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    1. Hey VEG! That's because I'm always looking! The seals were a definite bonus though. There is another beach near here called Piedras Blancas where you can sit there with your coffee, and really watch the seals "do their thing." wink wink. Oh yeah, they are Elephant Seals...

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  13. One of the firsts in a long line of shameful events... it boggles the mind. I can't believe the State (nowadays, not back then) couldn't at least even put up a marker of some kind, some kind of acknowledgement/apology.

    At least the view and the lovely seals are happy things to see.

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    1. You are right Sally! Going all the way to back trying to kill all of them. One of their strategies for preservation, is to pretend like things don't exist. Another is to bulldoze dirt over them. For instance... There is a major village site very close to my house. They preserved it by covering it with dirt, and putting a football field, and sports part over it.

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    2. Oops! Sorry about the misspell of your name...

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  14. I know this question is a bit out of kilter with the thrust of your blog - but it is a genuine question. . . . Given that you find mortar depressions in many places, does it matter that some are spoilt, re-used or covered over?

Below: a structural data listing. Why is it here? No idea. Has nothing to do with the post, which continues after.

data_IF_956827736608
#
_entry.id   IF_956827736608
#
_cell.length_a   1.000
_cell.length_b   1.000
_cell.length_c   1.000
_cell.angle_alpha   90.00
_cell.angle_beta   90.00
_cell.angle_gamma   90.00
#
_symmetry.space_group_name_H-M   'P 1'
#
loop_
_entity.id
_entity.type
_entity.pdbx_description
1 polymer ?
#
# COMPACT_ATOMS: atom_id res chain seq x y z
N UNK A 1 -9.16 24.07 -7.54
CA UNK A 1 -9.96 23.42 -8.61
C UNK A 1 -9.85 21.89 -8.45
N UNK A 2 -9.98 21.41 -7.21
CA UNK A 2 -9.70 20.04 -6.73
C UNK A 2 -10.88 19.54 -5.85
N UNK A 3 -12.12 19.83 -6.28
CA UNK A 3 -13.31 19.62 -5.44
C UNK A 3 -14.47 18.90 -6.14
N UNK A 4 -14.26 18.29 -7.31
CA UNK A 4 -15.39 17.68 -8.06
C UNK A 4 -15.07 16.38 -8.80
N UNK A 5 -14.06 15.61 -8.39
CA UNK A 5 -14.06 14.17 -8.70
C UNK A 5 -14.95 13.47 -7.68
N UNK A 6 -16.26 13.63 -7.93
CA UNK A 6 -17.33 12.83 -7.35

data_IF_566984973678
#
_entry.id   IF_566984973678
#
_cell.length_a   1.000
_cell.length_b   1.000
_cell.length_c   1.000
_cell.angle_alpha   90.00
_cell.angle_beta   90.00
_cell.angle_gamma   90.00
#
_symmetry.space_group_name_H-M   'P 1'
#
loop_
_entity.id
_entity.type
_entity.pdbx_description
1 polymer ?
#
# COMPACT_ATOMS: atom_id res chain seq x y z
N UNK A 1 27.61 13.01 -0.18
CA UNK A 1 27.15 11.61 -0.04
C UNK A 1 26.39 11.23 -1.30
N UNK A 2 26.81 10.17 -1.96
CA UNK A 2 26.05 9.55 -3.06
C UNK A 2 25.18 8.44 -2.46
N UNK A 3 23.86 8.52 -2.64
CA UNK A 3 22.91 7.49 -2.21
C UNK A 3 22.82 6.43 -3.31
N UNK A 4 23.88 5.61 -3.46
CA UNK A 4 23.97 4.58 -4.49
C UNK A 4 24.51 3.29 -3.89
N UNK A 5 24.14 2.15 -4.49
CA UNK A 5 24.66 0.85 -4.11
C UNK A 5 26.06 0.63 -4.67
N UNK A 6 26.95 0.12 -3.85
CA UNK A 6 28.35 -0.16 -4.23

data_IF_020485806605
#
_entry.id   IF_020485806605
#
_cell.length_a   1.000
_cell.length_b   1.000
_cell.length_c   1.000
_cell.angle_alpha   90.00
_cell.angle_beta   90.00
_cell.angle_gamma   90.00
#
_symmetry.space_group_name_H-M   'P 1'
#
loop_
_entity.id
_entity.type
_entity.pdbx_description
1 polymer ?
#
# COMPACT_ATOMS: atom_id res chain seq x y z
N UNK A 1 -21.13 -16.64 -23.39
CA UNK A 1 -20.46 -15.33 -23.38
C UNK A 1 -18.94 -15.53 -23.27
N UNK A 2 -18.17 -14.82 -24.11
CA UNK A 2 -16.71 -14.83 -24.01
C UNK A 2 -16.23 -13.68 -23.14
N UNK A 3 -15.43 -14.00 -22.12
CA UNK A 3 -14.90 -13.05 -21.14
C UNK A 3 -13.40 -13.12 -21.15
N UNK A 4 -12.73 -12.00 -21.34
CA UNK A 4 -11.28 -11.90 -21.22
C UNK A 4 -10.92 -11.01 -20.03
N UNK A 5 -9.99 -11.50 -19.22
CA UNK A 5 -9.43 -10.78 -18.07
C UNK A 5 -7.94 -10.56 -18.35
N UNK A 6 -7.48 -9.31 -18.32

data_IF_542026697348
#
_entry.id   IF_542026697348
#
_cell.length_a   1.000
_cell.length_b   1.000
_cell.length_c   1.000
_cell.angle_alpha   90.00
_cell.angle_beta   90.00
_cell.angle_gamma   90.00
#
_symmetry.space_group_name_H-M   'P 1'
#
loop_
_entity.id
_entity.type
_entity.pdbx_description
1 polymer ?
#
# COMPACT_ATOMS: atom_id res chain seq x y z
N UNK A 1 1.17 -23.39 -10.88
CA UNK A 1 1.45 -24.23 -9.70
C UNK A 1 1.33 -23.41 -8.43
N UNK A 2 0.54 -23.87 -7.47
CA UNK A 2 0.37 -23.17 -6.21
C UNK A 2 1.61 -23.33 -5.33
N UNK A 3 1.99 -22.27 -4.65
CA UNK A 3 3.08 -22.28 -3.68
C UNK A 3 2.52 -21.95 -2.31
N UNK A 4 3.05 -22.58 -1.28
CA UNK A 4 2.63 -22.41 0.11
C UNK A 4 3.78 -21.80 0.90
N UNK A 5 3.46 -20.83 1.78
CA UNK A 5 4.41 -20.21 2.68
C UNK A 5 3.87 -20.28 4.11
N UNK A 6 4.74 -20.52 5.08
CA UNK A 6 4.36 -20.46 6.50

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  15. 'We are only human.'
    The destructive nature goes through all humanity I believe. Greed. Ignorance. I'm sure it was with them too.
    And so it will go on...

    Great shots though. And appreciate your passion for history. A shame 'progress' doesn't care a fraction as much.

    That's a really long pier too.

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  16. I do find them in many places, but overall, they are extremely rare. In fact, most people have never seen any of them. Most of them have been destroyed by development and/or from natural causes. I'm surprised there is anything left of this site. Because there was a village here, there were graves, artifacts, etc. Also, the Chumash tribe still exists here. To them, sites like this are sacred. As I said earlier, these mortars area easily several thousands of years old, and they could be older than 10,000 years. It was only several hundreds of years ago, that the FIRST non-Indian person saw this part of the world for the very first time. Compared to how long the Chumash culture has been here, the Europeans are still newcomers...

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  17. Wonderful photos Pat. I love seeing the seals, that pier is so long and endless. Unfortunately progress had no regard for what came before. If it's in the way, they take it, tear it down, build over it, whatever they need to move forward. Sad for sure but the story always need to be told and you help by posting posts like these. We never know who comes by and reads these blogs but it is better to have it than to not. Change comes in mysterious ways.